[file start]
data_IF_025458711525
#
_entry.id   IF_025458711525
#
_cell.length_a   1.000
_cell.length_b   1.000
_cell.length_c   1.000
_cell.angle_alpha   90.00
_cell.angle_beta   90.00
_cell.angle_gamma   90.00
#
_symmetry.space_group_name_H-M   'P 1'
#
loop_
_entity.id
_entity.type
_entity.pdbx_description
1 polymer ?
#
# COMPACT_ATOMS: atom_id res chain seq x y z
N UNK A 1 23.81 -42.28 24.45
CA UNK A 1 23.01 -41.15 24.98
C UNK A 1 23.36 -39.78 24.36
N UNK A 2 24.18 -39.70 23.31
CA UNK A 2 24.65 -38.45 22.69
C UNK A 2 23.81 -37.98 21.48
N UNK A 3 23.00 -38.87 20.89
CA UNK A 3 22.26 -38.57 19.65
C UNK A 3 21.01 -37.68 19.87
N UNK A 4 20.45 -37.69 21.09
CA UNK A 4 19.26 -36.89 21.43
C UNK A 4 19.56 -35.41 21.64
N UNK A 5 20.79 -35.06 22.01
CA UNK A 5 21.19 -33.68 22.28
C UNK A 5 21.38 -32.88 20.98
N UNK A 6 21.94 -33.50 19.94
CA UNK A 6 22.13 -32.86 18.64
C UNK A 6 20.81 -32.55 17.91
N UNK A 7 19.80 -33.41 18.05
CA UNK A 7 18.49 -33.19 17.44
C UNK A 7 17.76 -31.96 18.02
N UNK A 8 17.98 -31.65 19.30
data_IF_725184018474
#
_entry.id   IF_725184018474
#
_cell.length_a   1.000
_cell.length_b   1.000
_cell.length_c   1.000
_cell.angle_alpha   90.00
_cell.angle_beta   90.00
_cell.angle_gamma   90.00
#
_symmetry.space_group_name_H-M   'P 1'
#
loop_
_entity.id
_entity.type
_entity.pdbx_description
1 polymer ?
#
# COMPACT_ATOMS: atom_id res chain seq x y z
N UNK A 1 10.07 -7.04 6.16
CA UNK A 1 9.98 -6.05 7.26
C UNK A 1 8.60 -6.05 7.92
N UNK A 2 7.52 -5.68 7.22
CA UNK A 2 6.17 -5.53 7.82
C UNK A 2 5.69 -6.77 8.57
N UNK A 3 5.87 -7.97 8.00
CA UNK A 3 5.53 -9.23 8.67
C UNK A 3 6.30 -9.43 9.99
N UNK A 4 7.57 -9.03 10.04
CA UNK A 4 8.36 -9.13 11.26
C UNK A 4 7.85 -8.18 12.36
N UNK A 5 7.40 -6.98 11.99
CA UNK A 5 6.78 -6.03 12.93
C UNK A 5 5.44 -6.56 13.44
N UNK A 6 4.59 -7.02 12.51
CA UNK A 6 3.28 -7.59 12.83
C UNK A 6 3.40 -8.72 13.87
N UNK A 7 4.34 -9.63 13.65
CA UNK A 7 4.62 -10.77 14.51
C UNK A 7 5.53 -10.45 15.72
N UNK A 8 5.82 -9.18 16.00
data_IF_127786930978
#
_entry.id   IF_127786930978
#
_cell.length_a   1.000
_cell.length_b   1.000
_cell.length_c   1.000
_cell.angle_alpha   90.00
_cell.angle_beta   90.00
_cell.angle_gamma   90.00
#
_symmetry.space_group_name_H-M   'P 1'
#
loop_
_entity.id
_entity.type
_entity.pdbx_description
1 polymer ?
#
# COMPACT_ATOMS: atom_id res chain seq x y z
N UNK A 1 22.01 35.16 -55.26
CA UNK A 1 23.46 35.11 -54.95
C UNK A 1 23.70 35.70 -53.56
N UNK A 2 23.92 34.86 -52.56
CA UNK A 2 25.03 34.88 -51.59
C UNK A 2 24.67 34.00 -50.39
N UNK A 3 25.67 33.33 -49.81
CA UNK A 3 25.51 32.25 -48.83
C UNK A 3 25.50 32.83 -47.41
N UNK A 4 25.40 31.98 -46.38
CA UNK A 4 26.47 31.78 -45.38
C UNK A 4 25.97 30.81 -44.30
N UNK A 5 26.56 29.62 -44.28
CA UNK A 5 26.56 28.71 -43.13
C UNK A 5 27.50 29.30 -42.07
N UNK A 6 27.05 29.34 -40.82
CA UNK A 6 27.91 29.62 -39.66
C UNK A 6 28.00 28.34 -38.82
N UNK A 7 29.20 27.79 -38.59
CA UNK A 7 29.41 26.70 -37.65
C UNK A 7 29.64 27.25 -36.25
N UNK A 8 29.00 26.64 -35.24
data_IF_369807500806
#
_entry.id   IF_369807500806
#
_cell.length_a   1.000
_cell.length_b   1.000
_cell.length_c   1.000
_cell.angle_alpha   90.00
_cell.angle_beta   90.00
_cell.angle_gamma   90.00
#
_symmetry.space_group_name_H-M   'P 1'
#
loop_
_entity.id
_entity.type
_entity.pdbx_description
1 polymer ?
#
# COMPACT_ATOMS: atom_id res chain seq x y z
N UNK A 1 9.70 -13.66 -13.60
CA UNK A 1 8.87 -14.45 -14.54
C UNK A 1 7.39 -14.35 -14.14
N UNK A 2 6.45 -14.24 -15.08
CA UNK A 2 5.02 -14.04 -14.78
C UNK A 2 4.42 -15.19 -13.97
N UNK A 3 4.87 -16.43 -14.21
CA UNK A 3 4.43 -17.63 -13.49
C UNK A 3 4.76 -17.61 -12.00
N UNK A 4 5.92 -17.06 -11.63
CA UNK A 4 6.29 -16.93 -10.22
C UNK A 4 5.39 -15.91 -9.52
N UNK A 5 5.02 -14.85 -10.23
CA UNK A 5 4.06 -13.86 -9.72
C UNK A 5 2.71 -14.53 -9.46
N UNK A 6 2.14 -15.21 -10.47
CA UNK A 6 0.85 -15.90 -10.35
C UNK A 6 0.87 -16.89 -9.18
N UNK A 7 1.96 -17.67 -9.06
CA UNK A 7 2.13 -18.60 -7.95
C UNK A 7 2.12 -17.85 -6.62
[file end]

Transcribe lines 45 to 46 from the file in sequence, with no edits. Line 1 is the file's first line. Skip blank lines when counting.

_entry.id   IF_725184018474
#